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A Matched Pair And A Matchless Miler
Craig Neff
February 22, 1982
Hurdlers Candy Young and Stephanie Hightower and the magnificent Mary Decker Tabb starred at the Millrose Games
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February 22, 1982

A Matched Pair And A Matchless Miler

Hurdlers Candy Young and Stephanie Hightower and the magnificent Mary Decker Tabb starred at the Millrose Games

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The 18,293 Garden fans reacted to the race with steady, shrill whistles for the first three laps, then moved through a clapping phase into a full, throaty roar. Ron Tabb, a short man with flashing blue eyes and a trim brown mustache, was in the infield in jeans and a leather jacket yelling, "High!" or "Low!" to his wife as she passed. "I was telling her how her splits compared to the pace she wanted," he explained. "You're not allowed to give the times themselves." But because of the noise, Decker Tabb had some difficulty hearing even the splits called out by the P.A. announcer. "My pace seemed to be pretty even, and that's what I wanted," she said.

As Decker Tabb came into the final two laps, the crowd was standing and those in the infield were waving her along with broad windmill gestures. Her time for three-quarters of a mile had been 3:15.2, putting her within striking distance of a 1,500 record and a mile time in the high four-teens. But Decker Tabb didn't have enough strength left to accelerate over the final 440 yards, and she passed 1,500 meters in 4:03.6. She hit the tape in 4:21.47, almost 12 seconds ahead of Leann Warren of the University of Oregon, easily setting a world mile mark off splits of 64.2, 64.7, 66.3 and 66.3. That's even pace.

"I'm excited, but I really wanted to get under 4:20," she said, looking very dark-eyed from too heavy an application of mascara. "The crowd here is so good to me," she continued. "It seems that I start to hear them when I begin slowing down. But a lot of times I can't really tell when I'm slowing down." Not enough practice, perhaps.

While Decker Tabb was describing her race, which would win her the meet's Outstanding Athlete Award, the men's 5,000-meter run began. The favorites in it were indoor 5,000 world-record holder Suleiman Nyambui of UTEP and Tanzania and Alberto Salazar, the world-record holder in the marathon and the American record holder in the indoor 5,000. The dark horse appeared to be 25-year-old Doug Padilla, a fifth-year senior at Brigham Young. Padilla, last year's NCAA indoor two-mile champion, is an over-aged student only because he devoted two of his regular college years to Mormon missionary work in El Salvador. He had already beaten both Nyambui and Salazar in indoor races this season, and a week before the Millrose he had won a mile, in 3:56.3, over a strong field at the Los Angeles Times meet. Yet Salazar, whose loss to Padilla had been at two miles at Portland in late January, was still writing him off. "I think the race [about 3.1 miles] is too long for him," said Salazar. "He tends to fall asleep for a couple of laps in there."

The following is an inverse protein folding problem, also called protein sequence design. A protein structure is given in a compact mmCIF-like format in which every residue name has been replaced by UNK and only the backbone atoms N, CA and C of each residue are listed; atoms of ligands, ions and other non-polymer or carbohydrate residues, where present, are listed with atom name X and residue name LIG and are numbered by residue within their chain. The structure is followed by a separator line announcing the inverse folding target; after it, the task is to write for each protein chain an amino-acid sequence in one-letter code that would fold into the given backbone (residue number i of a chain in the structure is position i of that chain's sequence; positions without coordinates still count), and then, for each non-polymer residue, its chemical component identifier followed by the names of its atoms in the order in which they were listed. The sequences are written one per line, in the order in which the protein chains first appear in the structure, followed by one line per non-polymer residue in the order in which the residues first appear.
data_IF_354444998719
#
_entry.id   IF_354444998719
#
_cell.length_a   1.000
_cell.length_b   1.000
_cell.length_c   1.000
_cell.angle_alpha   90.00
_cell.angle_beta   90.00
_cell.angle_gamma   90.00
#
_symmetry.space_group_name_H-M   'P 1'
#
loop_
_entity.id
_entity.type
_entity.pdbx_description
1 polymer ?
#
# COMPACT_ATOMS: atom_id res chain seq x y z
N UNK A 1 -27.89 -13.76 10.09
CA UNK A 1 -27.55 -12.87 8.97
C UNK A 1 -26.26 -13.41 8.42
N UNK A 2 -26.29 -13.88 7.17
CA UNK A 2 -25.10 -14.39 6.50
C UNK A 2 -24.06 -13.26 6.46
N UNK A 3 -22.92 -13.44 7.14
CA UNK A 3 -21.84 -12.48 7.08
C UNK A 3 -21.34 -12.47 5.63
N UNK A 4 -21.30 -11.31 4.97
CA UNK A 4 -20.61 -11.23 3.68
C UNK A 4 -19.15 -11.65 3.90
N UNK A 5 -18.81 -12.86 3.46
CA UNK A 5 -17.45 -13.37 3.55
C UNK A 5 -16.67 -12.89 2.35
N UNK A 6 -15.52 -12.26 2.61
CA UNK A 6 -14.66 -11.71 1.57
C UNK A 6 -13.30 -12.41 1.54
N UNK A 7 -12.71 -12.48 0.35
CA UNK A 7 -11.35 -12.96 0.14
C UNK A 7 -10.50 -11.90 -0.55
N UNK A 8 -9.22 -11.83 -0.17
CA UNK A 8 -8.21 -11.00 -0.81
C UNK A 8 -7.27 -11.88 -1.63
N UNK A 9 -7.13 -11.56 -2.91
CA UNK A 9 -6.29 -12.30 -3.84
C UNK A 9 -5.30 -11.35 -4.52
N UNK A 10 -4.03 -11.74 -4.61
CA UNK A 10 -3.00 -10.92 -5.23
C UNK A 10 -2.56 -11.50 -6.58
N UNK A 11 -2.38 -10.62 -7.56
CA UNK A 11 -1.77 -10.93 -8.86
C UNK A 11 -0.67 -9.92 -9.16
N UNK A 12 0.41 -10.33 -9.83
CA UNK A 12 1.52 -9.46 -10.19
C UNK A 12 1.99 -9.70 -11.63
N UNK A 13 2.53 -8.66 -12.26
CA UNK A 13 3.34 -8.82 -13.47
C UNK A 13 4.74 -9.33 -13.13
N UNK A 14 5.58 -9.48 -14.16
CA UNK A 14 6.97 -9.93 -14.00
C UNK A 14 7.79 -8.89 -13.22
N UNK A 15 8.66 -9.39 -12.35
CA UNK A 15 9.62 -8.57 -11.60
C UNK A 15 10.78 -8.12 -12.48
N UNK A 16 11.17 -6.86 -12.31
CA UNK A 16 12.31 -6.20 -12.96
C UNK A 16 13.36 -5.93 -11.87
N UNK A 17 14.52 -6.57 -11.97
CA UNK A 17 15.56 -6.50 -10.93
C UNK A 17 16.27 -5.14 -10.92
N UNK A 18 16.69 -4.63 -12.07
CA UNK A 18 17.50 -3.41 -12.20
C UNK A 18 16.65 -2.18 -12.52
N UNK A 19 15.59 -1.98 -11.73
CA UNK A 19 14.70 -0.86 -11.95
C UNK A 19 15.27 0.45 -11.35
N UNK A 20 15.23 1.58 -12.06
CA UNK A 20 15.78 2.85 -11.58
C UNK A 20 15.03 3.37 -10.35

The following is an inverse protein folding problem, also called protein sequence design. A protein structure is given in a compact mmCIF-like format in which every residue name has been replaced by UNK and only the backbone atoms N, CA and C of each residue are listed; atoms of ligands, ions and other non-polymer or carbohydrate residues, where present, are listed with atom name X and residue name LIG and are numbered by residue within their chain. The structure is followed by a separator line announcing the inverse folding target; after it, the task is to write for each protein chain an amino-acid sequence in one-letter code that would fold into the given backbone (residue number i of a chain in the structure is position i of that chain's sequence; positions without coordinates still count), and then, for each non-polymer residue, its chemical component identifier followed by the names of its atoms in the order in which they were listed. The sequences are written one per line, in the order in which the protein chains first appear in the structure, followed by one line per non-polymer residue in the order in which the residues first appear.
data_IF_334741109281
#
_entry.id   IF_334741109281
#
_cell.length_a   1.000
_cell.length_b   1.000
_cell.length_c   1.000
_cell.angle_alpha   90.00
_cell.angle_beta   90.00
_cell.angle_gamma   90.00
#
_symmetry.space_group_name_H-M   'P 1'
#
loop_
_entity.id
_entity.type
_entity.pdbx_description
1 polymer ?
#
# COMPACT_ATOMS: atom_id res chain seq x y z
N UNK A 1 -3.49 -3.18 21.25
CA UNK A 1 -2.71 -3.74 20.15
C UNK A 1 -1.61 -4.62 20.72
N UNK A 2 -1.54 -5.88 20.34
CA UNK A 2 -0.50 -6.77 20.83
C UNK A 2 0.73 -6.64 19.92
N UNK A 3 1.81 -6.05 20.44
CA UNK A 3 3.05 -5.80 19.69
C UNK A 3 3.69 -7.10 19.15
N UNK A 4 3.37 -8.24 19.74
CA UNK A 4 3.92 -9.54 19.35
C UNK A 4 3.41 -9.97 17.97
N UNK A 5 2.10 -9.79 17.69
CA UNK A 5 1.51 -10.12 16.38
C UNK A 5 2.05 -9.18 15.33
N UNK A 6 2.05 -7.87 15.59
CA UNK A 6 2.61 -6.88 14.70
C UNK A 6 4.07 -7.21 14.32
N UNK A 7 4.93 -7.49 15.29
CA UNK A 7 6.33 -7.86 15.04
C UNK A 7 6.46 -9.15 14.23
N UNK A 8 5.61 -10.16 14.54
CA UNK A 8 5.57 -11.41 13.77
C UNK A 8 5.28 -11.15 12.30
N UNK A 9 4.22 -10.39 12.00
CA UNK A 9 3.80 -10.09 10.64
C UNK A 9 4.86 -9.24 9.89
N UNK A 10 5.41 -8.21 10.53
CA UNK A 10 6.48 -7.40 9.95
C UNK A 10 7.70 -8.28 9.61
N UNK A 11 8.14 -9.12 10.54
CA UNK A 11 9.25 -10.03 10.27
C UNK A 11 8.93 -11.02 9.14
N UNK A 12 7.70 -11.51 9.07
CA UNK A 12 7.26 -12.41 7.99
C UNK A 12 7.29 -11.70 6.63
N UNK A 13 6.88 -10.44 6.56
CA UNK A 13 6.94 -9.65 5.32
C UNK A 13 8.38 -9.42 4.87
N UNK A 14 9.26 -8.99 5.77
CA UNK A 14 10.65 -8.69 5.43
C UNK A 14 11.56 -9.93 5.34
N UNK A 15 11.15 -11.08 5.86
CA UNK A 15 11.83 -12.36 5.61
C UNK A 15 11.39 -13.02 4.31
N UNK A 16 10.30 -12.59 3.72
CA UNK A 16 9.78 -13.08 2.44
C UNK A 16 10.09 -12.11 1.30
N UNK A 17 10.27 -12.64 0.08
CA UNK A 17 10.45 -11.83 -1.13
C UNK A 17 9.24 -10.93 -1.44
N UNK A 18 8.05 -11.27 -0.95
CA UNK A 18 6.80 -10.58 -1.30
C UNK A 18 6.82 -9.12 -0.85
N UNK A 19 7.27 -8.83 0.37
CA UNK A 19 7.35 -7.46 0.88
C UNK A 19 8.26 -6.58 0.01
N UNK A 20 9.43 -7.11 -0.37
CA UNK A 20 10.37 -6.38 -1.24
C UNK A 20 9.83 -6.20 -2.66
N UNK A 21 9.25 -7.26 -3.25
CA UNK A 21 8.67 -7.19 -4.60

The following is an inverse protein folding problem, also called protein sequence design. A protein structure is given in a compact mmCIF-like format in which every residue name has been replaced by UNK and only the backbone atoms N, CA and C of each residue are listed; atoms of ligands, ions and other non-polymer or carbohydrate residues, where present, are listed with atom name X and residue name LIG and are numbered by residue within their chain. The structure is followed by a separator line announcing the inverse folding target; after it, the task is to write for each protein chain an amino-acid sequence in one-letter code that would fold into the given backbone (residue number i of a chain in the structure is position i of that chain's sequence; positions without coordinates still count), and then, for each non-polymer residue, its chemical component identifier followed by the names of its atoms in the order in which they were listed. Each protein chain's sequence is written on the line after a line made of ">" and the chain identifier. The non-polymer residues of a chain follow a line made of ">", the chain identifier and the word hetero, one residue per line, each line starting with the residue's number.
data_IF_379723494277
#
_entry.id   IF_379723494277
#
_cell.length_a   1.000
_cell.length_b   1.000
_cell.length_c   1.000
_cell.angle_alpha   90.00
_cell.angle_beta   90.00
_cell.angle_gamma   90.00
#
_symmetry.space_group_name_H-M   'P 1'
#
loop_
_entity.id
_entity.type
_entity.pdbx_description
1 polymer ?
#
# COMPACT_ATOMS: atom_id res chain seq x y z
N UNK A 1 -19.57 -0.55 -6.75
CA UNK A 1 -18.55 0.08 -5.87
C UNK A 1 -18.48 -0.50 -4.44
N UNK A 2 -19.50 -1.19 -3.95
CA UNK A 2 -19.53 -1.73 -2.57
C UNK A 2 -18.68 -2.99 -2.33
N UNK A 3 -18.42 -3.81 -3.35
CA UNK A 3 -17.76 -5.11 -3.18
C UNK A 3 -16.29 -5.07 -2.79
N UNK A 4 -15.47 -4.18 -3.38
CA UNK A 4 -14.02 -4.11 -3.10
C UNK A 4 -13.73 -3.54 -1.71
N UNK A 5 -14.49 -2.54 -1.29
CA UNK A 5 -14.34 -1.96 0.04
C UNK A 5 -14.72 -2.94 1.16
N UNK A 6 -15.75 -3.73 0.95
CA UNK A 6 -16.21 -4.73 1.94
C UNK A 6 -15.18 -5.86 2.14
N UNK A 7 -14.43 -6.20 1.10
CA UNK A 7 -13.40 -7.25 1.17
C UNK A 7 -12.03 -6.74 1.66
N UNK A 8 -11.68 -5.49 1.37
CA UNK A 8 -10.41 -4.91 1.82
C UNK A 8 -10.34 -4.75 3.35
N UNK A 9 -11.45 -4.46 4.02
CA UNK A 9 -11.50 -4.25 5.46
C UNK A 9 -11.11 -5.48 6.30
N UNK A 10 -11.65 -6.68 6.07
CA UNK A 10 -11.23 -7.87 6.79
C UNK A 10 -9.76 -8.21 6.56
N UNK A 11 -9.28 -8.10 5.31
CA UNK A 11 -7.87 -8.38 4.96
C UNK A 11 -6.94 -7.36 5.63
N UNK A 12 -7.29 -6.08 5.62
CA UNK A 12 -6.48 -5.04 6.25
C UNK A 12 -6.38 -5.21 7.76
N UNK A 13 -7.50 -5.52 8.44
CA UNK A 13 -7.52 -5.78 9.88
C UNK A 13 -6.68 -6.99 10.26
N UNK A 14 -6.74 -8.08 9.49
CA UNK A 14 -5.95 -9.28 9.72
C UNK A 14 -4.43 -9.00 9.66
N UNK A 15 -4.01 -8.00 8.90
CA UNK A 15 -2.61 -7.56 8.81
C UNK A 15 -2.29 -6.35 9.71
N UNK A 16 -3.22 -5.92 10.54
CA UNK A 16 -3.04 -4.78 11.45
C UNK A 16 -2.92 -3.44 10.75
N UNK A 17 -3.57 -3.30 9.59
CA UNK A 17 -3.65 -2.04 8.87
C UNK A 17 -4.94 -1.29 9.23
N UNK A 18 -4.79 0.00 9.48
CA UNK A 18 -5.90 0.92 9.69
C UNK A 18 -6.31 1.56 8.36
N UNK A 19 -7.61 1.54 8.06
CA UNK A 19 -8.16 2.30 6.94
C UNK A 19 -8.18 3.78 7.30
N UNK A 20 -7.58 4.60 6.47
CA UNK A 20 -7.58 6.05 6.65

Salazar himself wanted to run as well as he had in January's U.S. Olympic Invitational 5,000 in New Jersey; in that race he would have broken Nyambui's world record had he not been jostled to the track in the early going. Right after that race, Alberto and his father, José, happened to see Schmertz. "If you want my son to run in your meet, you'd better set that track up the night before so he can practice on it," said José Salazar.

"Dad, that wasn't why I fell," whispered Alberto. "Besides, setting up the track for an extra night in Madison Square Garden costs like $90,000 or something."

"Still, he should do it," maintained José.

Salazar took the lead from Padilla three laps into the 34-lap race and held it until only six laps were left. "It was a pity," one spectator would say later. "Alberto did all the work." Padilla, whose strategy had been to "stay with Alberto," did just that until 5½ laps remained, at which point Nick Rose of Great Britain slipped inside him, next to the curb. "I wanted to make my move with two laps to go, but when Nick forced me wide, I had to take the lead then," said Padilla. "I was running scared."

Nyambui was never a factor, and Salazar, who carried the race through the first mile in 4:18.8 and the second mile in 8:36.0, eventually faded to fourth. "No excuses," he said. "I just wasn't strong enough." Having passed the three-mile mark in 12:56.9, Padilla kicked and pulled away from his closest pursuers, Rose and another Briton, Geoff Smith. He reached the finish in 13:20.55, seven yards ahead of Rose and 2.05 under Salazar's U.S. indoor record, and then collapsed from fatigue.

Salazar came over to help him. "Thank you for the race," said Padilla, who is exceptionally polite and humble. He had run a personal best by 13 seconds, missing Nyambui's world record by only .15 of a second, and couldn't believe what he had accomplished. "I had all kinds of doubts. I wasn't sure I'd be able to run the whole race," he said a few minutes afterward, still slightly wobbly. "It's kind of hard to put myself in a class with these guys."

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